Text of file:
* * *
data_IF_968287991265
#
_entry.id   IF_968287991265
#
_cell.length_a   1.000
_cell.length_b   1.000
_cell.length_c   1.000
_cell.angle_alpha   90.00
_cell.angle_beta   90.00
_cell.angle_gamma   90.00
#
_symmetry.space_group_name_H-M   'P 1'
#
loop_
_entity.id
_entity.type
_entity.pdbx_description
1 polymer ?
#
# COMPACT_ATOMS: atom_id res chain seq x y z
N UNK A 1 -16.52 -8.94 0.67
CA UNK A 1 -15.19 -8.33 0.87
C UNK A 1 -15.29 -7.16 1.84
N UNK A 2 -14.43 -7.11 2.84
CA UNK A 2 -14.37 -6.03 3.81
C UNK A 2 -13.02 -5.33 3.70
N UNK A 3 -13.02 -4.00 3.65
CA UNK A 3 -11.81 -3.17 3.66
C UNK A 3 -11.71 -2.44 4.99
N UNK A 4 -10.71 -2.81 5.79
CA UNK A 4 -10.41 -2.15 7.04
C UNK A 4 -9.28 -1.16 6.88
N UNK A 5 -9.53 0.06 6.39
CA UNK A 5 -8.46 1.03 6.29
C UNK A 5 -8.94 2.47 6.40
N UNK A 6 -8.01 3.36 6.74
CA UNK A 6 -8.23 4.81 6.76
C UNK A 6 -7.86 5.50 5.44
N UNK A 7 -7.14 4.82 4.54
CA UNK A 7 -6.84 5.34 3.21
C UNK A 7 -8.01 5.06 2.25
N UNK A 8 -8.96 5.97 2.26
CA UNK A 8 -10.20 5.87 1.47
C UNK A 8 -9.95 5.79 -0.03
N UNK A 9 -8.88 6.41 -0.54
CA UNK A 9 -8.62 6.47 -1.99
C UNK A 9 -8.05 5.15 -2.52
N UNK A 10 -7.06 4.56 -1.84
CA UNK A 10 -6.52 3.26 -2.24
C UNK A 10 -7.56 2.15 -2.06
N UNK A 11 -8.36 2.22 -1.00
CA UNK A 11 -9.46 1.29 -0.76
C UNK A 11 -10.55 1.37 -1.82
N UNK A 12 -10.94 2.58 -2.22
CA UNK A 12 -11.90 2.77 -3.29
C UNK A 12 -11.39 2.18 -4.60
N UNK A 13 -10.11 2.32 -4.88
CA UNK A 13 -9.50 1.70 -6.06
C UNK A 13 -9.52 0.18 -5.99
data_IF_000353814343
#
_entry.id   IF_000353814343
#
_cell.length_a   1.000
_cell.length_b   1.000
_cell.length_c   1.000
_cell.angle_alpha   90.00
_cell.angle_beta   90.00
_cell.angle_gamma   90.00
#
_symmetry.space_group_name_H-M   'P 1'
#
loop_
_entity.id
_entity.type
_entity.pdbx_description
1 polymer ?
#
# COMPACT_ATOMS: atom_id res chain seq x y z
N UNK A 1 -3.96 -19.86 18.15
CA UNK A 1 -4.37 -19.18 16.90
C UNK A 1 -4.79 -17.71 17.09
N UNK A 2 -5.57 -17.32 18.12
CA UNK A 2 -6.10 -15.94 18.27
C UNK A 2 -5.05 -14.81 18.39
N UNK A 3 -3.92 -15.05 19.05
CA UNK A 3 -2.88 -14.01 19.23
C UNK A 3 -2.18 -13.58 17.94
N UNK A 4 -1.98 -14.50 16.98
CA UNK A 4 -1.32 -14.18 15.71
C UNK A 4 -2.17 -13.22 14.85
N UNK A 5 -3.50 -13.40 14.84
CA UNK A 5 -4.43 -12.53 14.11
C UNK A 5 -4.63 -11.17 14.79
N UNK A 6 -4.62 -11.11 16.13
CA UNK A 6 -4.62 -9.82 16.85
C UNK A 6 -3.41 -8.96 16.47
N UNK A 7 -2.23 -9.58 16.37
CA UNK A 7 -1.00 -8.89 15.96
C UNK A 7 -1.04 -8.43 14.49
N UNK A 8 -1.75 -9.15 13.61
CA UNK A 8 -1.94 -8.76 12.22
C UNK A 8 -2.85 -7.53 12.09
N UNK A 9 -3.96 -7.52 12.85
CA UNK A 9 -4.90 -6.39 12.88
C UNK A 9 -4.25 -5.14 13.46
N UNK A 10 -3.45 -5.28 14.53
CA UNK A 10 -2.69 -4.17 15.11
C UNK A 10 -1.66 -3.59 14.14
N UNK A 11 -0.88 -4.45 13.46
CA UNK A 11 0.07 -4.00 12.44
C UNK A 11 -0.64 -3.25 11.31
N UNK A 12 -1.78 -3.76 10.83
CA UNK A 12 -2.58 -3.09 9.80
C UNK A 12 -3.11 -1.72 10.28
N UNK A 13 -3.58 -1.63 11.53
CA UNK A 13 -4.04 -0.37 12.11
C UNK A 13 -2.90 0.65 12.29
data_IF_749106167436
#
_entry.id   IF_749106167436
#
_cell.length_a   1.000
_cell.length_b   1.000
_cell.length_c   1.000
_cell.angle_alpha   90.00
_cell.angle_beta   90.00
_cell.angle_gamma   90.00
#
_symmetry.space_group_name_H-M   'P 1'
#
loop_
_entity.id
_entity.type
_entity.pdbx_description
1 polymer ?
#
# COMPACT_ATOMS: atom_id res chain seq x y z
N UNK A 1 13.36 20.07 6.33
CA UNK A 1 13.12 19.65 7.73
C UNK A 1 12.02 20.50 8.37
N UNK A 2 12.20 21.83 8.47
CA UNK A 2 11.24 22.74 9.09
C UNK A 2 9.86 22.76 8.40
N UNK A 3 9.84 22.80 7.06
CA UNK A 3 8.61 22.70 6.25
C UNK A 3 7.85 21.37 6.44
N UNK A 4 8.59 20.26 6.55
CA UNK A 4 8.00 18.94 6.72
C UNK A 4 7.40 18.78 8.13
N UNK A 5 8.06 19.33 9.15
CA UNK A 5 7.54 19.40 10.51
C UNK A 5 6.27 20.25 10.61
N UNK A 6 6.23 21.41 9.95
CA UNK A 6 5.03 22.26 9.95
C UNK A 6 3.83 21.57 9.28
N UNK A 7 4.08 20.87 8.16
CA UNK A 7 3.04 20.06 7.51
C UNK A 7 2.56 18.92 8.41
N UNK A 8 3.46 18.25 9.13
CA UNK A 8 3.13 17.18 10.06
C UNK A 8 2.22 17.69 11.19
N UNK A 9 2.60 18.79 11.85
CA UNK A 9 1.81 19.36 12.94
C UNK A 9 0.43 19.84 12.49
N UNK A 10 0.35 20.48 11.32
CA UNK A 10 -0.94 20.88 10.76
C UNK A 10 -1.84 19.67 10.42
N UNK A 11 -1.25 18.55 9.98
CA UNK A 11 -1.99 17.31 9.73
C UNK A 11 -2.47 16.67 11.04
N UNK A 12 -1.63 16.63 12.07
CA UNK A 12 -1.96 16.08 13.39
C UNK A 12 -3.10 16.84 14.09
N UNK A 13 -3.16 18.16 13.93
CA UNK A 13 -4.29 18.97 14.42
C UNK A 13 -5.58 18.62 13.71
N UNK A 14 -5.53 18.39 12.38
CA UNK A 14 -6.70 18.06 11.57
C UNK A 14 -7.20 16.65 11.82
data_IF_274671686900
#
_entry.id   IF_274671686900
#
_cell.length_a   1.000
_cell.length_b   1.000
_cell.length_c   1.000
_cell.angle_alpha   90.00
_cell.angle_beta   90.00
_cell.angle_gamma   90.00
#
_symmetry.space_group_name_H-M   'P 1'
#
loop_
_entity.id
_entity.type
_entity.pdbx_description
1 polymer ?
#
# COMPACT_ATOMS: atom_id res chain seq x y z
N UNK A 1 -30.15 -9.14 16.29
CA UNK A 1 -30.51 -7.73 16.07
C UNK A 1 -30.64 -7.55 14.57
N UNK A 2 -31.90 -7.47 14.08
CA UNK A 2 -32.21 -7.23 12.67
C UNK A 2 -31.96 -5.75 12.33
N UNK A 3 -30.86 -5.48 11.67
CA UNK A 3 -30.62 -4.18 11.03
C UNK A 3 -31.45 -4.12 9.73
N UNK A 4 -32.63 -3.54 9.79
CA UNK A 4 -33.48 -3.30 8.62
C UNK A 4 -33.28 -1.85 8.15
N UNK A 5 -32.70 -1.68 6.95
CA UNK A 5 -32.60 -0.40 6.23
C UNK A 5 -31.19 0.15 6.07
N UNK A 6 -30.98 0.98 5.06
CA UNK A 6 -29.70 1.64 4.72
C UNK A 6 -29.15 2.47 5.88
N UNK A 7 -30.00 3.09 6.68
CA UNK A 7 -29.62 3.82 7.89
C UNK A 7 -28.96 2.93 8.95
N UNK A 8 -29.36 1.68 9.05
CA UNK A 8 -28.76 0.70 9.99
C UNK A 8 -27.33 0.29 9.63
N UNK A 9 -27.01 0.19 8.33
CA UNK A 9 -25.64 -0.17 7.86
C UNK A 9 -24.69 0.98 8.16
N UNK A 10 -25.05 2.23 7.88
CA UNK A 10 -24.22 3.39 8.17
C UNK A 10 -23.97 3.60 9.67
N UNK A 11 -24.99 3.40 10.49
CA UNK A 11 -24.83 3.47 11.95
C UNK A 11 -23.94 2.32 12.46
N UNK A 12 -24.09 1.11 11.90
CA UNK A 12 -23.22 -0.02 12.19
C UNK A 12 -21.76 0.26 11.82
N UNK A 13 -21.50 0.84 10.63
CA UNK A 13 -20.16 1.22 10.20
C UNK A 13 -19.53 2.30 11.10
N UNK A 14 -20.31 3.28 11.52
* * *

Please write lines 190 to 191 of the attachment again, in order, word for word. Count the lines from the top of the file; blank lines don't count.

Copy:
_cell.angle_gamma   90.00
#